- 2016: Uber collaborated with Trump, but only until they suffered financially from that decision:
"We'll partner with anyone in the world as long they're about making transportation in cities better, creating job opportunities, making it easier to get around, getting pollution out of the air and traffic off the streets," Kalanick told employees. [...]
Outside of the internal pressure, Uber faced other fallout from Mr. Kalanick's stance. More than 200,000 customers had deleted their accounts.
- 2015: Thinking About Suing Uber? Let This Be a Warning:
After learning of Mr. Meyer's background as a conservationist, Ergo's investigator, Miguel Santos-Neves, misrepresented himself as he conducted interviews [...] All the "sources believe that I am profiling Meyer for a report on leading figures in conservation," Mr. Santos-Neves said in a message to a superior. [...]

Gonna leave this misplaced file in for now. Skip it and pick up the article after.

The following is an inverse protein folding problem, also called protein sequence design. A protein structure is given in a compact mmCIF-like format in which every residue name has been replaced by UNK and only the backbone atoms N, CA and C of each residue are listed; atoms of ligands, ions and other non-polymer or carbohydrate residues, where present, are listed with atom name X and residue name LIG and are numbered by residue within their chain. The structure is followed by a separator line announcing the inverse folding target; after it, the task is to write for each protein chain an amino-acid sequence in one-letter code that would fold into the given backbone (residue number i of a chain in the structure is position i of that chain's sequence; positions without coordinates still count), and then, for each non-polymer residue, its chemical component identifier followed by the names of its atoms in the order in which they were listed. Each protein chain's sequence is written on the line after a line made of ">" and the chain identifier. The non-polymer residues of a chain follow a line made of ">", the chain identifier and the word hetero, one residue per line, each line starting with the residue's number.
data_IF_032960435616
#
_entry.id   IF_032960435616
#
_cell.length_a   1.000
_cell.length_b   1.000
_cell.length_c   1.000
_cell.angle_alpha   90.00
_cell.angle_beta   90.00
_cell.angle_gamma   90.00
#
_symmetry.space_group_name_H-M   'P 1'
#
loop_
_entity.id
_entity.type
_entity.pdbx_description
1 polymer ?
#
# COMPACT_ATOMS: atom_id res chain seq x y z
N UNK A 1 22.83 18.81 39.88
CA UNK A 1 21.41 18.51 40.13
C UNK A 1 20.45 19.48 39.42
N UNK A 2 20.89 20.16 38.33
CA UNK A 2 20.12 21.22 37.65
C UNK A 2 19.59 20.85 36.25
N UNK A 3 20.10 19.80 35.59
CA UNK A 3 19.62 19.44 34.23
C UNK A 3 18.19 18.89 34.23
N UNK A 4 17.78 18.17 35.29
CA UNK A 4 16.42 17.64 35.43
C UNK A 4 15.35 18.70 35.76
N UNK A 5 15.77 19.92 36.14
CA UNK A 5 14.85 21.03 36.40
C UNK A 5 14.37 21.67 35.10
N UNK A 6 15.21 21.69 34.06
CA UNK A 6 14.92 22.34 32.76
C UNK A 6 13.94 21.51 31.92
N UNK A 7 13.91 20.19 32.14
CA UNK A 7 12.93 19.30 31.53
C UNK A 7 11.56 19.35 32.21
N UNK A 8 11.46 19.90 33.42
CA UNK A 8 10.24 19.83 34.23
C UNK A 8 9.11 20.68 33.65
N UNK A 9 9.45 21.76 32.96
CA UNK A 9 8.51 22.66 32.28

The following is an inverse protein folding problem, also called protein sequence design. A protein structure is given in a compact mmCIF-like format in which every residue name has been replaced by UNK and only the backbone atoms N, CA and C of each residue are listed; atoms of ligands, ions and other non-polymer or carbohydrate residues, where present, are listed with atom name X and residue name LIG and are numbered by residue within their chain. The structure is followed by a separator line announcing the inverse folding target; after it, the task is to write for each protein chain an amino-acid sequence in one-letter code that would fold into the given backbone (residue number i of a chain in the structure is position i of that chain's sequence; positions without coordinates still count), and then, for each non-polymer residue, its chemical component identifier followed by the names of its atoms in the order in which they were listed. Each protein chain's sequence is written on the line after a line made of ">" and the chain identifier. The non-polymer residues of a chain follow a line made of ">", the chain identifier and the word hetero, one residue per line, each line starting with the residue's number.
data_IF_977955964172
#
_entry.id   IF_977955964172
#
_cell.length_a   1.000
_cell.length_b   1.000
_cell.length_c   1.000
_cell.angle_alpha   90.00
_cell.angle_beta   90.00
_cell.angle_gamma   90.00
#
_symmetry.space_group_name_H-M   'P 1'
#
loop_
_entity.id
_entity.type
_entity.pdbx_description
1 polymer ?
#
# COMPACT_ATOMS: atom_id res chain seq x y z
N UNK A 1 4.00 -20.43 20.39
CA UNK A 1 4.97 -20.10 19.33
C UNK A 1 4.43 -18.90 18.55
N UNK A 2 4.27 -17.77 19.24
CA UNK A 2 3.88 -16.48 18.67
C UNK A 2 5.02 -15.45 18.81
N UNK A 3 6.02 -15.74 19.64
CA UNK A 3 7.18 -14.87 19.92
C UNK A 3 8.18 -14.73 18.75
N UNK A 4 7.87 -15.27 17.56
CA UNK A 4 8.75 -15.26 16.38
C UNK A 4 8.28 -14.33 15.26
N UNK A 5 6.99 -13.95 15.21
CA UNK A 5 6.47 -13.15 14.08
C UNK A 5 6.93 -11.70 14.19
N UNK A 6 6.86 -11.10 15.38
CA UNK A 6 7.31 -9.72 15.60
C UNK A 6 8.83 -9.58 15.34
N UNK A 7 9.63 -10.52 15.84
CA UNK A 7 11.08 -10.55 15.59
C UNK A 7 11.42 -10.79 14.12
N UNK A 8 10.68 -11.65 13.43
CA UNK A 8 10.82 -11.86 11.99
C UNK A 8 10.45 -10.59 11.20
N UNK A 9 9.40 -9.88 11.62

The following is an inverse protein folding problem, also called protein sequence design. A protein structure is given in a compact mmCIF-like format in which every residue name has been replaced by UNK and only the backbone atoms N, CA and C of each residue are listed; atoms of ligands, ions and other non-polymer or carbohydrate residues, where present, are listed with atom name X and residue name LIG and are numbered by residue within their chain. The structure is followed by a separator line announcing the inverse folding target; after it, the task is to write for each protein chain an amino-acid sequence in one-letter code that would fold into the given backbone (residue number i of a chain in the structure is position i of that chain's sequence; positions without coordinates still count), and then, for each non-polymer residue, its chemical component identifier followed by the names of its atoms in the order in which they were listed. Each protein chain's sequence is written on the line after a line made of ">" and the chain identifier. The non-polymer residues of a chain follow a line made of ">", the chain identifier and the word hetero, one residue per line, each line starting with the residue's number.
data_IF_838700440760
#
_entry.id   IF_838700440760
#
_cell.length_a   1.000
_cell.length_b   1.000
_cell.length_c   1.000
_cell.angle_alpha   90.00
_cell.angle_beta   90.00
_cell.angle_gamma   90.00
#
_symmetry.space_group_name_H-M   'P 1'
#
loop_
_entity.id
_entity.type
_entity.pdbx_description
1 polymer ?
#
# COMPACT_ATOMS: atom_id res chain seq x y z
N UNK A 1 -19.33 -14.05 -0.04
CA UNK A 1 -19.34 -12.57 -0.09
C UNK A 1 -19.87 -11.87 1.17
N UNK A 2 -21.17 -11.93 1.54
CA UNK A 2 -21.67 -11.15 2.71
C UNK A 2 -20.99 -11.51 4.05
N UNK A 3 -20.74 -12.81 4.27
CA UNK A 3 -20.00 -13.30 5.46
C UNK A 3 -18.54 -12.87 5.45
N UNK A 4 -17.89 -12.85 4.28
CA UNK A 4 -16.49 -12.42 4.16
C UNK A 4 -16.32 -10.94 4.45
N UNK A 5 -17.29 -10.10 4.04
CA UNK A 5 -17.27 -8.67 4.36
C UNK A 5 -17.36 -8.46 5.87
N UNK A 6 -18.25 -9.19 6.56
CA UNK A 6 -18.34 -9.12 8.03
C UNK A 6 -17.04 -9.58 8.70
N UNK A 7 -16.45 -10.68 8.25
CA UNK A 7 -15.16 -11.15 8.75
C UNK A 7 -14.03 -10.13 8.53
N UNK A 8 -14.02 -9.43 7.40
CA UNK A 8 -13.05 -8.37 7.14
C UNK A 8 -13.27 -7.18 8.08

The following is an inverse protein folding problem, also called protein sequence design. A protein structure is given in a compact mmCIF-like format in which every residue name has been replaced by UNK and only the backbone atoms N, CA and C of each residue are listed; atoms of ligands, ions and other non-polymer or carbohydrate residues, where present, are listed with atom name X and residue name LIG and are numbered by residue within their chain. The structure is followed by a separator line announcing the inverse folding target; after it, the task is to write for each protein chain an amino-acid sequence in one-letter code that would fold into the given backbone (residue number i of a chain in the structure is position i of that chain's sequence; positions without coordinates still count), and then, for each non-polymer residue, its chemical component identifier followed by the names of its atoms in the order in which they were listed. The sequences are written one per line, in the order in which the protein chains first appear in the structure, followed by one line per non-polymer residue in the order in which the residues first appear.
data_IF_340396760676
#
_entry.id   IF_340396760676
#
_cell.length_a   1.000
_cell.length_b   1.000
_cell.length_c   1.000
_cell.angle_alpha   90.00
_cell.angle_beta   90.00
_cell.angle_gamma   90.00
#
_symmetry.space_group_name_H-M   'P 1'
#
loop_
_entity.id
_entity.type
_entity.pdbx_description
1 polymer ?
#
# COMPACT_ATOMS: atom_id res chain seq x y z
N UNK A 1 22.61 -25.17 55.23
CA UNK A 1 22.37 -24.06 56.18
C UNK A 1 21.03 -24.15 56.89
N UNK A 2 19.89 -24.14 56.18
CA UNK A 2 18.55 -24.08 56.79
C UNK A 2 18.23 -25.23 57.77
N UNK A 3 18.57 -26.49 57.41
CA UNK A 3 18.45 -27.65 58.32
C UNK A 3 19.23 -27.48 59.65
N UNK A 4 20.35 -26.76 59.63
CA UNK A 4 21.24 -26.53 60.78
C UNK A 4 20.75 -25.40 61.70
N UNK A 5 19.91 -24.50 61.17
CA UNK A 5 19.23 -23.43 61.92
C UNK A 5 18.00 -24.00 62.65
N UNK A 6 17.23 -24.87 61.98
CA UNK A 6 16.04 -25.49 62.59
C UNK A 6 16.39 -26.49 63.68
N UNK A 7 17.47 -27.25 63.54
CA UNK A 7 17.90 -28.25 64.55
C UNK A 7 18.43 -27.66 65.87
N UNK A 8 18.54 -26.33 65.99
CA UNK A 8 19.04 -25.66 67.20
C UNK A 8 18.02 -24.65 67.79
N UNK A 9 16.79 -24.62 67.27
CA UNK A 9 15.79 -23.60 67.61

"The court cannot help but be troubled by this whole dismal incident," the judge added, later noting that the secret investigation had also delved into the background of Mr. Meyer's lawyer, Andrew Schmidt.
A spokesman for Uber and Mr. Kalanick declined to comment.
- 2016: Uber illegally launched self-driving cars on the streets of SF, immediately running red lights and literally trying to murder me.
- 2017: They claimed that the red-light-running was "human error", and that the cars were not in self-driving mode when that happened. They lied.
But even though Uber said it had suspended an employee riding in the Volvo, the self-driving car was, in fact, driving itself when it barreled through the red light, according to two Uber employees, who spoke on the condition of anonymity because they signed nondisclosure agreements with the company, and internal Uber documents viewed by The New York Times.
- 2017: Oh gosh, that's too bad: Google's Robocar Lawsuit Could Kill Uber's Future and Send Execs to Prison:
The lawsuit, which Waymo filed Thursday, alleges former Google engineer Anthony Levandowski secretly downloaded 14,000 proprietary technical files before leaving [...] "From a criminal perspective, I would be surprised if the FBI weren't looking into this."